Time passes so quickly it seems, that I don’t recall the year.
But I think it was 2008 when I visited my sister Mearlyn in Huntington, West Virginia.
I had to check her out of the assisted living home. We drove around town for a while. We visited the old neighborhood where she lived for so long, giving me a temporary home when I was 16.
The air was crisp that day and she wore a heavy coat as we stopped at my nephew’s garden business and looked at a large display of bright orange pumpkins. Debra snapped a photo. It’s on our refrigerator now.
You see, this was the last time I saw my sister when she knew who I was. Alzheimer’s was already stealing her away from us, bit by bit.
That still-childish-at-75 person I knew was becoming sullen and distant. She remembered, when I reminded her, how she tried to teach me to swim when I was about 12. Heck, it took me six more years to get good enough at it to save my life if I fell in. But she tried.
We drove past the Marshall University football stadium. She loved football.
We got a hot dog at the Midway Drive-in, a local favorite.
And then I took her back.
It was more than a year before I was able to return. When I did, she had almost no idea who I was. She had slipped into a fog and had no sense of her circumstances or who these people were that kept coming into her room.
The only thing she would say was “I wanna go home.”
Another year passed, and we visited again. This time, she couldn’t, or wouldn’t, talk. Not a word. Just a blank stare.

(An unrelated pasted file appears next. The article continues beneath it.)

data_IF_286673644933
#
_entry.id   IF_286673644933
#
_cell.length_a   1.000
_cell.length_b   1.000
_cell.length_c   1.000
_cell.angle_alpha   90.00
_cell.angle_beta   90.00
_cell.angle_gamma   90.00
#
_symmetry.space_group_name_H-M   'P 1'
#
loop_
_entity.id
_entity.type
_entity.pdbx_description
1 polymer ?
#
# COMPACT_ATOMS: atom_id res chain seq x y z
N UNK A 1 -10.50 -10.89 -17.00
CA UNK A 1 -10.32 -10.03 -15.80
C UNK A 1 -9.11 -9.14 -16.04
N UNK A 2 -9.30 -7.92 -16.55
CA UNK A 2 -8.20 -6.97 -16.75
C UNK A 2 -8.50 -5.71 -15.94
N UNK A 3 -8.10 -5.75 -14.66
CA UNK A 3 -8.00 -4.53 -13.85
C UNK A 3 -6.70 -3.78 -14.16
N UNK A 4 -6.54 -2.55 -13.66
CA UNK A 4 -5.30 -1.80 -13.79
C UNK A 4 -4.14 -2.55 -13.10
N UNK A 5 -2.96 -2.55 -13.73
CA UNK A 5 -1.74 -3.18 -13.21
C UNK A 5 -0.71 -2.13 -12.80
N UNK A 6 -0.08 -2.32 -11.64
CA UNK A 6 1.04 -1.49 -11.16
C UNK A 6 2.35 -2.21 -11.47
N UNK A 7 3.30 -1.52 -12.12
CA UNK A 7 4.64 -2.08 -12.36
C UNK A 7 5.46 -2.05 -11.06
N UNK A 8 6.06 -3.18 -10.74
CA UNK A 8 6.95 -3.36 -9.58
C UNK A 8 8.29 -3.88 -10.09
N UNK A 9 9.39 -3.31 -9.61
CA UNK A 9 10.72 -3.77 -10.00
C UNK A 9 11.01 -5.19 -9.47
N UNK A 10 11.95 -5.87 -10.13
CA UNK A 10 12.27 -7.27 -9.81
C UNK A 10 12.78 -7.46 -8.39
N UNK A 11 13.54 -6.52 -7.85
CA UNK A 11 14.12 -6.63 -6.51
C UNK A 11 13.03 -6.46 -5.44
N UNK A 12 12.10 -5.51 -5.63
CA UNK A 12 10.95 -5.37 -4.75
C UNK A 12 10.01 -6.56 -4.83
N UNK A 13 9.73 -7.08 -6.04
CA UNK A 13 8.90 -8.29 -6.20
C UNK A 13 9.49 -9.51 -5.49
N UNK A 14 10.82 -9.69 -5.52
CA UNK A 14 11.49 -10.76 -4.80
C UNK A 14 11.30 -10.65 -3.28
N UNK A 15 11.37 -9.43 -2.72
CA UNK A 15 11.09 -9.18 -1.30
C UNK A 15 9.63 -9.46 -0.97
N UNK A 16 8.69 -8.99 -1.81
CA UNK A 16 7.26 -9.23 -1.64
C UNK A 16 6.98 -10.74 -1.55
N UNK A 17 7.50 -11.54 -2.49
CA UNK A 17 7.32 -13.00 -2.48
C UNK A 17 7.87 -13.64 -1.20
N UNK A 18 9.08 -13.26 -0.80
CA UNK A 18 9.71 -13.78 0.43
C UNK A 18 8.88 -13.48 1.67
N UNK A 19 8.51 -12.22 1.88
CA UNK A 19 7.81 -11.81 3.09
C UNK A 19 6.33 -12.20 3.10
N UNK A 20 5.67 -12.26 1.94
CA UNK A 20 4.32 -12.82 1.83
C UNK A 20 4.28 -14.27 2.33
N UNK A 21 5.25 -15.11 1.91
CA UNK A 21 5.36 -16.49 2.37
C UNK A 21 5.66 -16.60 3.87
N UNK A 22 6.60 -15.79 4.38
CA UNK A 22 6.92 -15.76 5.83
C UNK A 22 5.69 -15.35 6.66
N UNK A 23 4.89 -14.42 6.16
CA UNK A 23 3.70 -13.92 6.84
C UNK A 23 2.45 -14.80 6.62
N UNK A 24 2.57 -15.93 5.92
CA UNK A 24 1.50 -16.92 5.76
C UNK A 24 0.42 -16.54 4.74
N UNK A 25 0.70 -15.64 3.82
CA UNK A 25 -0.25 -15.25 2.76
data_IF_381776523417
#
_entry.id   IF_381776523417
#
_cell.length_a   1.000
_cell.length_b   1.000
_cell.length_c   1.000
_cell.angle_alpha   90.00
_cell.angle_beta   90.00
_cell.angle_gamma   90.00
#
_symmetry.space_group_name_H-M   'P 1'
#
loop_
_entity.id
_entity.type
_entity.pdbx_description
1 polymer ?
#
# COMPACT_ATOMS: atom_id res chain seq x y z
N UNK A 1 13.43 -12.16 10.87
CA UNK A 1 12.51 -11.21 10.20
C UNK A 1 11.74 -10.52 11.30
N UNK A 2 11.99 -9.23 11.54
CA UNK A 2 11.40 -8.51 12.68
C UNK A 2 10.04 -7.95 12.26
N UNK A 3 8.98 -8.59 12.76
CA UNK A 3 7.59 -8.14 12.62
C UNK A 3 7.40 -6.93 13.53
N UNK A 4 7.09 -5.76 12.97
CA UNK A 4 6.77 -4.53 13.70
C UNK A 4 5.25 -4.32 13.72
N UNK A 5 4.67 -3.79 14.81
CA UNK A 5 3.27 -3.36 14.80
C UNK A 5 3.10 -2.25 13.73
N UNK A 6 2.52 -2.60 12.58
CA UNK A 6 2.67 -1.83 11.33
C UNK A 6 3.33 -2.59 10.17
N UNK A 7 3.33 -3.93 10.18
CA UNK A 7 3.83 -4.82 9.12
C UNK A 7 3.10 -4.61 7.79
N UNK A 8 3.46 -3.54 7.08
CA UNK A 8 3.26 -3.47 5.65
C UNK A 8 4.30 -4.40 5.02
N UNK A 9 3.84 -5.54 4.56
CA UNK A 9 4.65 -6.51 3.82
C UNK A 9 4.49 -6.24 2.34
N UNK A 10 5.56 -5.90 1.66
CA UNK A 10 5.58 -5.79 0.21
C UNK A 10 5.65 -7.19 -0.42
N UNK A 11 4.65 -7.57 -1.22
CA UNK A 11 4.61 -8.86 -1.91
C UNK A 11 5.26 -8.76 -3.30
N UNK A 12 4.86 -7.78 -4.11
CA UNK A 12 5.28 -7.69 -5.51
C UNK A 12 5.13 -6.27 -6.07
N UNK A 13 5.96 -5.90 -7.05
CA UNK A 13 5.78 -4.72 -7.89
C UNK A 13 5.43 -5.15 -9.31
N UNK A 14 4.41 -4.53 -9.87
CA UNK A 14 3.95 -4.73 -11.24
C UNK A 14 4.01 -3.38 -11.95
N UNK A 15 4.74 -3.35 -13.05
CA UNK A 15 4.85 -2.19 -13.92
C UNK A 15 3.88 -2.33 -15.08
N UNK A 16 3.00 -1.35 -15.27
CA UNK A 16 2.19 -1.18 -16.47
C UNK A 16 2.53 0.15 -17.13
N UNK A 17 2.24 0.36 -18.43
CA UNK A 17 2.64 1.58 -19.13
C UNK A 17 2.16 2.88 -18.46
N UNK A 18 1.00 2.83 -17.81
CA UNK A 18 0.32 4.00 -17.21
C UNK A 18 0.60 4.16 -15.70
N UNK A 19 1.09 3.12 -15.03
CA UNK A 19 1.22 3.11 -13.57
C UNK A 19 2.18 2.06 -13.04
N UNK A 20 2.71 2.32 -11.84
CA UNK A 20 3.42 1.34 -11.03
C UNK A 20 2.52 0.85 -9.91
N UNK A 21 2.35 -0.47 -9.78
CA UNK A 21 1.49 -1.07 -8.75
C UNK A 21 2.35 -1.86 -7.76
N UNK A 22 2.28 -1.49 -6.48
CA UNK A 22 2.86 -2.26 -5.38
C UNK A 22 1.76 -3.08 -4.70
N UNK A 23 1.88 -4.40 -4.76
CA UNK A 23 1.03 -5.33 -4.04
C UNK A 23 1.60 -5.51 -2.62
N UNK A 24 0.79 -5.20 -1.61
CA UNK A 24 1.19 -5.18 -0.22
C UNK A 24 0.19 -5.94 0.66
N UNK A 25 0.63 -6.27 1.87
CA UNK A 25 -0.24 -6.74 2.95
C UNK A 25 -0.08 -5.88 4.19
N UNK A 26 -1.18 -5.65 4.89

She finally did go “home” on Feb. 25, 2015.
If anyone ever gave me a choice between cancer and Alzheimer’s, I’d take cancer. I know it’s also a terrible disease and can be very painful.
But Alzheimer’s sucks your soul away and turns you into a ghost right in front of your family. It’s an awful way to leave this earth.
That’s why I was so thankful last week to read the U.S. Food and Drug Administration approved aducanumab (Biogen/Eisai) to treat Alzheimer’s disease.
It’s the first drug that is said to slow Alzheimer’s disease. And, hopefully, it will lead to future Alzheimer’s treatments. A press release said the drug addresses the disease in a way that has never been done before.
“This approval allows people living with Alzheimer’s more time to live better,” said Harry Johns, Alzheimer’s Association president and CEO. “For families, it means being able to hold on to their loved ones longer ... It is about hope.”
One recipient of the drug described in another story I read said that this drug helps him “escape the fog.” He begged for its approval.
If you want information about this horrible disease, you can contact The Alzheimer’s Association at alz.org or call the 24/7 Helpline at 800-272-3900.
I pray, however, you never have to.